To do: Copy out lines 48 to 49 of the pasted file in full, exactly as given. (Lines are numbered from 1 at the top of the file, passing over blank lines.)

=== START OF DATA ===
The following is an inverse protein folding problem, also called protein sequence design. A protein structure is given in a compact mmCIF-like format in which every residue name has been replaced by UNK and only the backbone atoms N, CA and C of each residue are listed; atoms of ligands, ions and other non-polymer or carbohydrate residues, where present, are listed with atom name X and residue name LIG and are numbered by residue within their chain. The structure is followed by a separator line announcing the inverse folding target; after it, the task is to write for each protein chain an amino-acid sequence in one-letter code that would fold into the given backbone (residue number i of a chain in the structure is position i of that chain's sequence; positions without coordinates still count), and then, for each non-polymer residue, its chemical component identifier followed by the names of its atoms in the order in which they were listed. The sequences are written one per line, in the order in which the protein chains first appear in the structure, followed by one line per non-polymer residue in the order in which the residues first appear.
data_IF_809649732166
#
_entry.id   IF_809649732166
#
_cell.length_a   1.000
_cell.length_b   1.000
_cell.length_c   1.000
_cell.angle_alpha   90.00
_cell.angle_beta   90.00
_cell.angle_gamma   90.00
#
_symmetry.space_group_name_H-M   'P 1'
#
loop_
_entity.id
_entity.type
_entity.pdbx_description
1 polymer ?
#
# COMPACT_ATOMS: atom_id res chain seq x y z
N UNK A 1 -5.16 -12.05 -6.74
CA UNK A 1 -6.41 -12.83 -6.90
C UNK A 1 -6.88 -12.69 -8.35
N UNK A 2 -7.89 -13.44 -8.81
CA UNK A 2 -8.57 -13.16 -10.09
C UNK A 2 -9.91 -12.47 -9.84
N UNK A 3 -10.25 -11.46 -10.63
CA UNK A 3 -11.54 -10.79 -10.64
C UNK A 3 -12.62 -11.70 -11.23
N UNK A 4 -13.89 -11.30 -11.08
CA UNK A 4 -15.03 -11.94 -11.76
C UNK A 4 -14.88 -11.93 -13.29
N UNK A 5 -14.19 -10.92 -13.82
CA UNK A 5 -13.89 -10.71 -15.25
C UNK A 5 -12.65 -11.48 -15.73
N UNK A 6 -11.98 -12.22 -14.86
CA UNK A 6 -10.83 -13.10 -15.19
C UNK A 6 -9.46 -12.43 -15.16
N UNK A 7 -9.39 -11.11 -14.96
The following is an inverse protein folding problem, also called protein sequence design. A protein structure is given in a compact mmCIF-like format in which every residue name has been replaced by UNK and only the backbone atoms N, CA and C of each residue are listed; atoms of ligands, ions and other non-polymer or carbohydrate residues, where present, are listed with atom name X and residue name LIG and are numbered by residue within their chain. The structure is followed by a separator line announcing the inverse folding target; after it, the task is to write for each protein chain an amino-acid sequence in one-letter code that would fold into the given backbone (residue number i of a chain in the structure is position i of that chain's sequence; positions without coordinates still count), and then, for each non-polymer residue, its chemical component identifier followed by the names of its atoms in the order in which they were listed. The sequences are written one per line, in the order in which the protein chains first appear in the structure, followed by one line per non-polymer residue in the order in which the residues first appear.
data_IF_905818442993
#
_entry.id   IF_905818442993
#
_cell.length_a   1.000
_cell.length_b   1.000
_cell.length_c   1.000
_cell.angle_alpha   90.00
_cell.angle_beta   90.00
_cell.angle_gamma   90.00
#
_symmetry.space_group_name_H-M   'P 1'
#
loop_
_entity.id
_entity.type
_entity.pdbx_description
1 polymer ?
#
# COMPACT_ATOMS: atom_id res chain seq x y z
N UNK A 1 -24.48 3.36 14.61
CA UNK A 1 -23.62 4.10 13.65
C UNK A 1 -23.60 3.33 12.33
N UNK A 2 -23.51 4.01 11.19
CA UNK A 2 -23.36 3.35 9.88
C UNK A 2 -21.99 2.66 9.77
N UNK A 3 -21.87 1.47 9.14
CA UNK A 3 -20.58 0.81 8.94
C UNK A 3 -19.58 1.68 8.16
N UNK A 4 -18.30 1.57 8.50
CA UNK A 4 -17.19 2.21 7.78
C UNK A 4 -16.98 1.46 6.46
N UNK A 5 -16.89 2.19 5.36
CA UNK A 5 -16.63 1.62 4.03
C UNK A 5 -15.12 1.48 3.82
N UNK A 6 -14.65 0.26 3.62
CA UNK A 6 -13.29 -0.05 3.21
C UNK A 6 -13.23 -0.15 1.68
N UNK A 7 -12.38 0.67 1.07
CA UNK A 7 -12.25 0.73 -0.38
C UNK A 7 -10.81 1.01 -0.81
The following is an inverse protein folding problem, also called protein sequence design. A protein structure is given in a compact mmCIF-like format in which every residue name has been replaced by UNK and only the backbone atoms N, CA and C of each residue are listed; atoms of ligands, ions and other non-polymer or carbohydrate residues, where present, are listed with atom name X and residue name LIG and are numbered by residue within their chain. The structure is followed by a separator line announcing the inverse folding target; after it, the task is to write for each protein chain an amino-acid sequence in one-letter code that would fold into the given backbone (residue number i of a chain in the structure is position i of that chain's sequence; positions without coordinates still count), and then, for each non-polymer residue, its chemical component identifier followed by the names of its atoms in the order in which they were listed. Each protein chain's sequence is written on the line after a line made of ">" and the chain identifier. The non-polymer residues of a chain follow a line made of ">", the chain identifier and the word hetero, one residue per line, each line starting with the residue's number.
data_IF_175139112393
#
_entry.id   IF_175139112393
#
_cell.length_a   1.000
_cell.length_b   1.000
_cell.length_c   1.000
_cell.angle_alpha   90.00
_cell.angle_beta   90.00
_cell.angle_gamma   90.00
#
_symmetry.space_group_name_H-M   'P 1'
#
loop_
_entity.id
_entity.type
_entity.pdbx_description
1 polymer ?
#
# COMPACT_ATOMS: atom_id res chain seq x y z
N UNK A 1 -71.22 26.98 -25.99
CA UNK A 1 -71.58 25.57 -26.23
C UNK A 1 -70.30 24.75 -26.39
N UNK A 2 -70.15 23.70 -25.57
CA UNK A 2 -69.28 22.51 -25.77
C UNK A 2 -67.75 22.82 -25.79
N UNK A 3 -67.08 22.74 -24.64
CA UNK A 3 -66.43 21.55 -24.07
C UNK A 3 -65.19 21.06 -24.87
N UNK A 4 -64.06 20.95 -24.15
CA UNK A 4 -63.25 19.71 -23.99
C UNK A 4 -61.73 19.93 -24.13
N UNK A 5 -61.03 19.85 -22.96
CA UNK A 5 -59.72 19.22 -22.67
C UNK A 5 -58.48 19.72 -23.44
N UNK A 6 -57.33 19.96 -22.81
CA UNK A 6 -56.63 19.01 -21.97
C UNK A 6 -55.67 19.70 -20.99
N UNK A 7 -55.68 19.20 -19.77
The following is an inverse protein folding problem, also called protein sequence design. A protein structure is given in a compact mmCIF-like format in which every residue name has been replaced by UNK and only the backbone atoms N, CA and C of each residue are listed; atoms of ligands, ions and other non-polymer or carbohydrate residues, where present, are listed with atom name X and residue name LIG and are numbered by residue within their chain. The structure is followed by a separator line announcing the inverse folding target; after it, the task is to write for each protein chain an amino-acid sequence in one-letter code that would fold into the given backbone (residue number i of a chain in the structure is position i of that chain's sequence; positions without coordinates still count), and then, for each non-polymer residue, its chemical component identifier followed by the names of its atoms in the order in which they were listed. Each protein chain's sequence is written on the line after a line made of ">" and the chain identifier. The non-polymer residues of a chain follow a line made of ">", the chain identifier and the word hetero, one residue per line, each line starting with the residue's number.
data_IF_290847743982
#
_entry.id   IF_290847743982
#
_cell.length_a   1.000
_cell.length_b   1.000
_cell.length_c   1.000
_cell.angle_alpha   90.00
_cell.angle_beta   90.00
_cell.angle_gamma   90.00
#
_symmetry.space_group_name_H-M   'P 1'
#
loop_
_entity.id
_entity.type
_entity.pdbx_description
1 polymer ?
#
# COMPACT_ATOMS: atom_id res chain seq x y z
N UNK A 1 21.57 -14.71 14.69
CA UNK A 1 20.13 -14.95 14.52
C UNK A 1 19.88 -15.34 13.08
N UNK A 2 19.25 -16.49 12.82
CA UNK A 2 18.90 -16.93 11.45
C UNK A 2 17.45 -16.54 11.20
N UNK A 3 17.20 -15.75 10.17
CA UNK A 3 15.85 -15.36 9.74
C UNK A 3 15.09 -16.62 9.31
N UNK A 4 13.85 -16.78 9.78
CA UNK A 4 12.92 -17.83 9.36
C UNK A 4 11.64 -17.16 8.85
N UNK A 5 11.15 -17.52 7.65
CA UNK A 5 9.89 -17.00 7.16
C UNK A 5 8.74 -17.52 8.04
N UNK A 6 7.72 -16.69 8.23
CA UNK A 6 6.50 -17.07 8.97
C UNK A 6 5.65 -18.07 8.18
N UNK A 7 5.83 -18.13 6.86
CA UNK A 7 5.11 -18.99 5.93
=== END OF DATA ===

_cell.length_c   1.000
_cell.angle_alpha   90.00